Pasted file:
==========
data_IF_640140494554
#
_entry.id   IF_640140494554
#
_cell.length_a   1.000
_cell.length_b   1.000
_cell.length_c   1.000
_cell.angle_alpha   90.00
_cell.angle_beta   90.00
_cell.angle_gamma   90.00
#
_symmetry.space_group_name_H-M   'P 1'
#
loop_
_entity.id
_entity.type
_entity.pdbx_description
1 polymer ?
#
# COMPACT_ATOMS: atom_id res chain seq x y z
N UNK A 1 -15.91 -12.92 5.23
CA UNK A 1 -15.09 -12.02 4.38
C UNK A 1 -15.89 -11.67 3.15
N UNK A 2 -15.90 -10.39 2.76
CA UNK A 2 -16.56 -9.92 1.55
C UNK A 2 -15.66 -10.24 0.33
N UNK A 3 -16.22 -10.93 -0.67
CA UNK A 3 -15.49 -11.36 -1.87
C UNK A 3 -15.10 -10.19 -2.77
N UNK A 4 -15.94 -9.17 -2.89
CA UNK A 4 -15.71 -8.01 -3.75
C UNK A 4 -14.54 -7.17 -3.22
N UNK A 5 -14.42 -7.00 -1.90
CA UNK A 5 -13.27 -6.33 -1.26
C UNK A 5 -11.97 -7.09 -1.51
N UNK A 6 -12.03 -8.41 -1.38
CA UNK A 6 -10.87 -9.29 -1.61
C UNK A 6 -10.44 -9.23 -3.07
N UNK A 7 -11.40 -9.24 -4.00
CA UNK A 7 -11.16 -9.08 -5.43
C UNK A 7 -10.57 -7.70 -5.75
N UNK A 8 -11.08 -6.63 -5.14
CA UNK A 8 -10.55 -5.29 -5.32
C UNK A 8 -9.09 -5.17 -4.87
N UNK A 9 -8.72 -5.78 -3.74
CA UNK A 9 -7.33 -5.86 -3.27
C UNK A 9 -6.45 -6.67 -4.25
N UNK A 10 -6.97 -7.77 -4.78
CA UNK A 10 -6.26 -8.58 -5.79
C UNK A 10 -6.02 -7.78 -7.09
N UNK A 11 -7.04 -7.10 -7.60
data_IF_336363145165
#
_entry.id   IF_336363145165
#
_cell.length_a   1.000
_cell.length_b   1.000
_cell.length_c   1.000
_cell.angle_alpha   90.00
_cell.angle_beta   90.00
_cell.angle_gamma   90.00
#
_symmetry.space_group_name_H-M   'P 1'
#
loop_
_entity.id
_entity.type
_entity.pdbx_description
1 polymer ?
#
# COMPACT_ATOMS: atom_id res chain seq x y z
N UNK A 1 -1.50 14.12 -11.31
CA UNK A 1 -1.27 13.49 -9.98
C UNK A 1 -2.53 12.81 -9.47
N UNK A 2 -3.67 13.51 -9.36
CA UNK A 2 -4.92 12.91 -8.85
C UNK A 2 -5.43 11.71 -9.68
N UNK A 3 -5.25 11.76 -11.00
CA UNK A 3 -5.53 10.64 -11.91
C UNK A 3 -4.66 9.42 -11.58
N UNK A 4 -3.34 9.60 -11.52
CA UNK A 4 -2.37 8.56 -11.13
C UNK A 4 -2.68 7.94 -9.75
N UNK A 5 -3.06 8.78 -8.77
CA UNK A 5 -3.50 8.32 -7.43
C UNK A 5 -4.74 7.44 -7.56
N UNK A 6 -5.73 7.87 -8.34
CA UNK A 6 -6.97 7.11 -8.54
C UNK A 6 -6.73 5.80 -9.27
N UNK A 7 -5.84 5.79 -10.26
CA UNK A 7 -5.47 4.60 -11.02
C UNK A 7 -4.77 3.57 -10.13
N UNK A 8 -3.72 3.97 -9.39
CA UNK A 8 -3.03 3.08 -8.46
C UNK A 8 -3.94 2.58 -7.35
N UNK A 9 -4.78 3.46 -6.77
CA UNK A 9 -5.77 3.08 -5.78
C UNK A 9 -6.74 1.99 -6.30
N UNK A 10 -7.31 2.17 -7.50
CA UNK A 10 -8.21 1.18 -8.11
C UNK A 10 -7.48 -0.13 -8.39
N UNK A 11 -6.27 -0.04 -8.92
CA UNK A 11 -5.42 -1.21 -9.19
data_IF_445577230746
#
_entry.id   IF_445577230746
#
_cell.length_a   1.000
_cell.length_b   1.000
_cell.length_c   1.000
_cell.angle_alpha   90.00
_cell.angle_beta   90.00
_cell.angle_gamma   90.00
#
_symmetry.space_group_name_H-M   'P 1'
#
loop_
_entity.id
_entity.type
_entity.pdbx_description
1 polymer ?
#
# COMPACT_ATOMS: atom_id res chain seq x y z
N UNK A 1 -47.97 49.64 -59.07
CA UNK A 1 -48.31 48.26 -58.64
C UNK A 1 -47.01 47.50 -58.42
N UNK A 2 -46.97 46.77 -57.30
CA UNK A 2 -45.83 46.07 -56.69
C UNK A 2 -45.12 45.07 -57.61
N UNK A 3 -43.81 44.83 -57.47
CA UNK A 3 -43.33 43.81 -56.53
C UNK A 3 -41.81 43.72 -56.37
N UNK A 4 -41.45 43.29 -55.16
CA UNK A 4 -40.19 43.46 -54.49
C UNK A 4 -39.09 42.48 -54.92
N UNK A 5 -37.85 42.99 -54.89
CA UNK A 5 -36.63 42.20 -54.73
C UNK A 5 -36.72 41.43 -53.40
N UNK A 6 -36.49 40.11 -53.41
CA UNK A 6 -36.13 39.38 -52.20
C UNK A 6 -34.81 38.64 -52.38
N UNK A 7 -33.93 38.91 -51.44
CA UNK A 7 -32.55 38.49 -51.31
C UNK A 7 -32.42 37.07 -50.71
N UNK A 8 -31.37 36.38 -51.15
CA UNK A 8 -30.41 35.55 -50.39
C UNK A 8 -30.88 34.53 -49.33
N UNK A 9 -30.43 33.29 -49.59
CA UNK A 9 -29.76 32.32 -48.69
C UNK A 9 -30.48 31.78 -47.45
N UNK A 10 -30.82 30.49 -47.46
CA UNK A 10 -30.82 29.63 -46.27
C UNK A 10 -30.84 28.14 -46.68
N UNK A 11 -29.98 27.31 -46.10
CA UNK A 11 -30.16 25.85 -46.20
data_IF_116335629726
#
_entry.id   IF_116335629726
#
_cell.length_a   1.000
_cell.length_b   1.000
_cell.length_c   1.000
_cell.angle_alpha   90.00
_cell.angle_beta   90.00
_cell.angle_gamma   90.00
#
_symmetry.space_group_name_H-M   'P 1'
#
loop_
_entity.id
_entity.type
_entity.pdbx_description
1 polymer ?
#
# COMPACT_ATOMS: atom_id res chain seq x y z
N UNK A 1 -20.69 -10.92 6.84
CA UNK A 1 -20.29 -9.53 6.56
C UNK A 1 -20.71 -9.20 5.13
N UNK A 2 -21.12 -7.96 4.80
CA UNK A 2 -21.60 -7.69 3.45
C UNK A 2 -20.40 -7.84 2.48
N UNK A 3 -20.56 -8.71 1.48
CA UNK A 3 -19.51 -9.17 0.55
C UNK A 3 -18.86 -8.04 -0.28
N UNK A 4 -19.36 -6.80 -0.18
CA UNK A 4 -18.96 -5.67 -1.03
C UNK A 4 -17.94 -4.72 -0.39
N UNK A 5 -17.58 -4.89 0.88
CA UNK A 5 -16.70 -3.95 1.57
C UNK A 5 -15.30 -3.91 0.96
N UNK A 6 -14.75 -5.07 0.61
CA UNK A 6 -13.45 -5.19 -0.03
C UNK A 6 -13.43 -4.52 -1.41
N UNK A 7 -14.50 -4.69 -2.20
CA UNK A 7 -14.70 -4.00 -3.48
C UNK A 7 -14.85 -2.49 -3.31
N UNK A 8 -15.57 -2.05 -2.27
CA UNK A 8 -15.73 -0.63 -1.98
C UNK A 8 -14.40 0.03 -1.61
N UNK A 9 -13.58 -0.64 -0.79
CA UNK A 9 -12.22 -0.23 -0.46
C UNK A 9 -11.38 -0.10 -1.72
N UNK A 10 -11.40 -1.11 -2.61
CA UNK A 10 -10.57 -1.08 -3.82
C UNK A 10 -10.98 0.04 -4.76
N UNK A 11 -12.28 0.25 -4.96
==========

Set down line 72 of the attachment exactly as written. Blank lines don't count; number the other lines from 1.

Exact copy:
N UNK A 1 -1.50 14.12 -11.31